Grandview Heights Aquatic Centre was envisioned to be an iconic sports arena attracting international athletes from all over the world and local families. Since its opening in March 2016, the facility has received over 2,500 visits a day, exceeding expectations.
The facility also sets a new standard of using wood in architecture, featuring the world’s longest span timber catenary roof ever built. The undulating roof form pushes the limits of wood as a structural element, highlighting its potential as a cost-effective, structurally-efficient, and aesthetically-pleasing building material.
These roof undulations meant that a dive tower and a water slide could be accommodated. It created natural high points at opposite ends of the building. The suspended wood ‘cables’ hang between concrete buttresses, at each end, braced at mid-span by a central, concrete V-column. The extremely slender roof curves to clear the tall height requirements at each end, while reducing the building volume at lower points over the swim areas in the middle.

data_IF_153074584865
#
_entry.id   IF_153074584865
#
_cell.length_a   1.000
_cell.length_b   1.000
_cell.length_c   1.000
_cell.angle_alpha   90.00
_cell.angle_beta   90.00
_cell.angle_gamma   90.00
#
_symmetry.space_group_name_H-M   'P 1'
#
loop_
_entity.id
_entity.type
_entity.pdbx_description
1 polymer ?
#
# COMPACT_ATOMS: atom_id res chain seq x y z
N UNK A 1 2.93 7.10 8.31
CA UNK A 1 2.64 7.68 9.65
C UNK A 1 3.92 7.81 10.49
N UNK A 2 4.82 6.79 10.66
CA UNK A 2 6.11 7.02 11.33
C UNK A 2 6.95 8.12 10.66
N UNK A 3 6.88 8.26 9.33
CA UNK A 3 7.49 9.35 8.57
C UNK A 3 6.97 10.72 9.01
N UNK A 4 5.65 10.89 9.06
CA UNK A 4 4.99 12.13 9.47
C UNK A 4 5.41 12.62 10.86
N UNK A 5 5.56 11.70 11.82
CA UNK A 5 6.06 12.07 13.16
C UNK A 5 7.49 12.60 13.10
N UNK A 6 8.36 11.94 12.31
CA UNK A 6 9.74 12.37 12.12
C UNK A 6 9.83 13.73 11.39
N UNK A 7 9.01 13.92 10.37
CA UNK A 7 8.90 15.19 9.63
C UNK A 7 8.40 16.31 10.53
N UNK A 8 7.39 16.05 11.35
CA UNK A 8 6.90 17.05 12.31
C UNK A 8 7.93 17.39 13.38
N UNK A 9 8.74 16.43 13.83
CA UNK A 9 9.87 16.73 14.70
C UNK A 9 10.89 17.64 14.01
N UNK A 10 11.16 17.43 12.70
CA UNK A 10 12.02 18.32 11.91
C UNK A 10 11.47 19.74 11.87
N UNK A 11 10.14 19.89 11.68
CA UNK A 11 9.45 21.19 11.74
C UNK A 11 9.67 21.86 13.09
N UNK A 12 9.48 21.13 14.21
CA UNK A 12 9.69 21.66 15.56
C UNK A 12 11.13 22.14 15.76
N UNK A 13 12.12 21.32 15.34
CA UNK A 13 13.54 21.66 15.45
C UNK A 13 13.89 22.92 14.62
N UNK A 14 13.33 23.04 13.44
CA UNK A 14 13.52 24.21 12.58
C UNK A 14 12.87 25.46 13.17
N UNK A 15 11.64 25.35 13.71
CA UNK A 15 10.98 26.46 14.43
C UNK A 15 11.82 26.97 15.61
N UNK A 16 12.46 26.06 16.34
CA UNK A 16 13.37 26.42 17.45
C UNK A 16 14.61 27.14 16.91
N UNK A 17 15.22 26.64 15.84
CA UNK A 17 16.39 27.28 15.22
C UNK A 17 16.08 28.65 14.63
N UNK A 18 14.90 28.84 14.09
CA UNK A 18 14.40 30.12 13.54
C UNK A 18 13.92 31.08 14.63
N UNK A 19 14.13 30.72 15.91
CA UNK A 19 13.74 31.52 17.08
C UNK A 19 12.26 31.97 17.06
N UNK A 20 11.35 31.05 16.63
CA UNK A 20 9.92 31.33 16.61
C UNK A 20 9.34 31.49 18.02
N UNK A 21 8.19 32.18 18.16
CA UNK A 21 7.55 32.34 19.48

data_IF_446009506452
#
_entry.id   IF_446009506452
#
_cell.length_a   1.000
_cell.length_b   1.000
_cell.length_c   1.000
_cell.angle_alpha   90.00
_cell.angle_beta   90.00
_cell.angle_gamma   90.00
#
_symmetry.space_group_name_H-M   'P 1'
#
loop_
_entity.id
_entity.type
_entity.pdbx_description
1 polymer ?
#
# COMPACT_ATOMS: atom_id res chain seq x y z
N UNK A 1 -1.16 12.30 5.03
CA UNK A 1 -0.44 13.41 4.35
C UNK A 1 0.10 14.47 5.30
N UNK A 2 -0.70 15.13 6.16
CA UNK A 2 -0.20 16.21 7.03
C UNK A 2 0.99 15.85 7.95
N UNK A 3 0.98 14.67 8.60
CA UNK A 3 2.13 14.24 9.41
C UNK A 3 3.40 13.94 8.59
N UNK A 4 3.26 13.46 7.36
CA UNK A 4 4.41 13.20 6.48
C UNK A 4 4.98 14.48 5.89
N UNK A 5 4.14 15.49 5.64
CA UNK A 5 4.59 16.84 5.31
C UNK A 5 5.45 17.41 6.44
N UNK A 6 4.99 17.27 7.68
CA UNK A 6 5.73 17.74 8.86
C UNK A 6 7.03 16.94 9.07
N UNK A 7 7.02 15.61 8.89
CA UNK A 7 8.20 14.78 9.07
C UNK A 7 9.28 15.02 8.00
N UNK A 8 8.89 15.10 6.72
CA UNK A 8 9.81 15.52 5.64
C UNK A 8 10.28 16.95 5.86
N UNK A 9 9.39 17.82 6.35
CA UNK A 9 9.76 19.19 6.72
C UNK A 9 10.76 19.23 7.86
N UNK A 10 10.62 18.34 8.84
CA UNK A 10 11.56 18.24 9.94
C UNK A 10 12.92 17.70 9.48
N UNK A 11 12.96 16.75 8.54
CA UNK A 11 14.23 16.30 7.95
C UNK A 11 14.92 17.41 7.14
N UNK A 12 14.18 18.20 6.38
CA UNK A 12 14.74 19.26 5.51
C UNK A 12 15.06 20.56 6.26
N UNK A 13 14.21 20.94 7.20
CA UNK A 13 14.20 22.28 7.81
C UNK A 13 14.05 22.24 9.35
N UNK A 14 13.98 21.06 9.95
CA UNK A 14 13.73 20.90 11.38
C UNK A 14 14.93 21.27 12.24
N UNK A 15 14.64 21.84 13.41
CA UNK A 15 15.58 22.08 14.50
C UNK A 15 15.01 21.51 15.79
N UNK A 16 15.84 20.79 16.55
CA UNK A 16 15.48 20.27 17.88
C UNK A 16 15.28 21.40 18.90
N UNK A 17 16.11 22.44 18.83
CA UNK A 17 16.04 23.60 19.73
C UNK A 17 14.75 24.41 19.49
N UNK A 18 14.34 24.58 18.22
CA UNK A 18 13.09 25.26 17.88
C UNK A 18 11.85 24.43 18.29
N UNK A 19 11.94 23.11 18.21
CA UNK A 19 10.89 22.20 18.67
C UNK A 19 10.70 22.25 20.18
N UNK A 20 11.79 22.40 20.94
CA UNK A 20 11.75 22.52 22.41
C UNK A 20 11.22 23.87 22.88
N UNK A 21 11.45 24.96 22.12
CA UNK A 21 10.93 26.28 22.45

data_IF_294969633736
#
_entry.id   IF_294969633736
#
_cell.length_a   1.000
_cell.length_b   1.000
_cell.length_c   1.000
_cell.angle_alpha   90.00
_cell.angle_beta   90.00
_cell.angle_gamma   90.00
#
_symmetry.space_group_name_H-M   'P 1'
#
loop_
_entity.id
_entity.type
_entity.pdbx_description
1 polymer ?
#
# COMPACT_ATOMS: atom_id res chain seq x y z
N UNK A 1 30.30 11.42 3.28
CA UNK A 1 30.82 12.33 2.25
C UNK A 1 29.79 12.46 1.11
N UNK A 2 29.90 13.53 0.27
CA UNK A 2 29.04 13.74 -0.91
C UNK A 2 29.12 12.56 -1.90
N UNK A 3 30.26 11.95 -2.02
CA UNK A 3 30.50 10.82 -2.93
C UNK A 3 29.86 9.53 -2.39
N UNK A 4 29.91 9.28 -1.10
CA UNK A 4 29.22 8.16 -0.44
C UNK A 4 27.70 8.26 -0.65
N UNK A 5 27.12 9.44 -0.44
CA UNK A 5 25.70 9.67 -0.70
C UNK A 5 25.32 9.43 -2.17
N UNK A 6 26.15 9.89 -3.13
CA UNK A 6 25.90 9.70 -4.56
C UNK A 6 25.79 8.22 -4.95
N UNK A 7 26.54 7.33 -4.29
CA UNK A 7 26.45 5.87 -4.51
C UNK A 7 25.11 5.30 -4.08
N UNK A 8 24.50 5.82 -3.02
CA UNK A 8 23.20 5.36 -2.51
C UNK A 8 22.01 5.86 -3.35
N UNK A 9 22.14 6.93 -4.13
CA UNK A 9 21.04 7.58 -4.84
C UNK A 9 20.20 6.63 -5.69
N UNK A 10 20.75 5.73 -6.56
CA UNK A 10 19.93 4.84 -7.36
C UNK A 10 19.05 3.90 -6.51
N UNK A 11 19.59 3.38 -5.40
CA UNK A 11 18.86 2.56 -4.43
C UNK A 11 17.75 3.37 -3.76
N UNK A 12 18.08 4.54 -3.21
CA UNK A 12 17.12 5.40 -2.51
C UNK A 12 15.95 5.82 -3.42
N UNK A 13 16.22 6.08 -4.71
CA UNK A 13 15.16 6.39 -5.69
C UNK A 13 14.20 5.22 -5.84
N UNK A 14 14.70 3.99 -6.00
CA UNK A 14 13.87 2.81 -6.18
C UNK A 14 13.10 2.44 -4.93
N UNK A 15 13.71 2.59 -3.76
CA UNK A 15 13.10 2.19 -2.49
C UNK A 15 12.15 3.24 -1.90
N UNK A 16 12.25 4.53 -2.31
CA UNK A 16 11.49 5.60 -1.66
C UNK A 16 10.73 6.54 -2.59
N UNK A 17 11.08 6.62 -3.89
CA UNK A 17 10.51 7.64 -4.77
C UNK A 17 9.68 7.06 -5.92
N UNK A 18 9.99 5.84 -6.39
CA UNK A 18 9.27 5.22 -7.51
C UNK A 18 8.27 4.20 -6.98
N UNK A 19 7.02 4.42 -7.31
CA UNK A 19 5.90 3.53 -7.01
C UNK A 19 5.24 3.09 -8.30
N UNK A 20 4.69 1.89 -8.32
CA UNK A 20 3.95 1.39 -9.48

This innovative adoption of timber in tension permitted a structural depth of just 300mm for a 55m span, defying convention. The building volume created by the suspended roof is 20 per cent less than that of the truss roof, making it that much more efficient to heat and cool.
Grandview Heights was shorlisted for the WAN Wood in Architecture Awards 2016. Updated from a previous article posted on October 26, 2016.
Images: HCMA Architecture + Design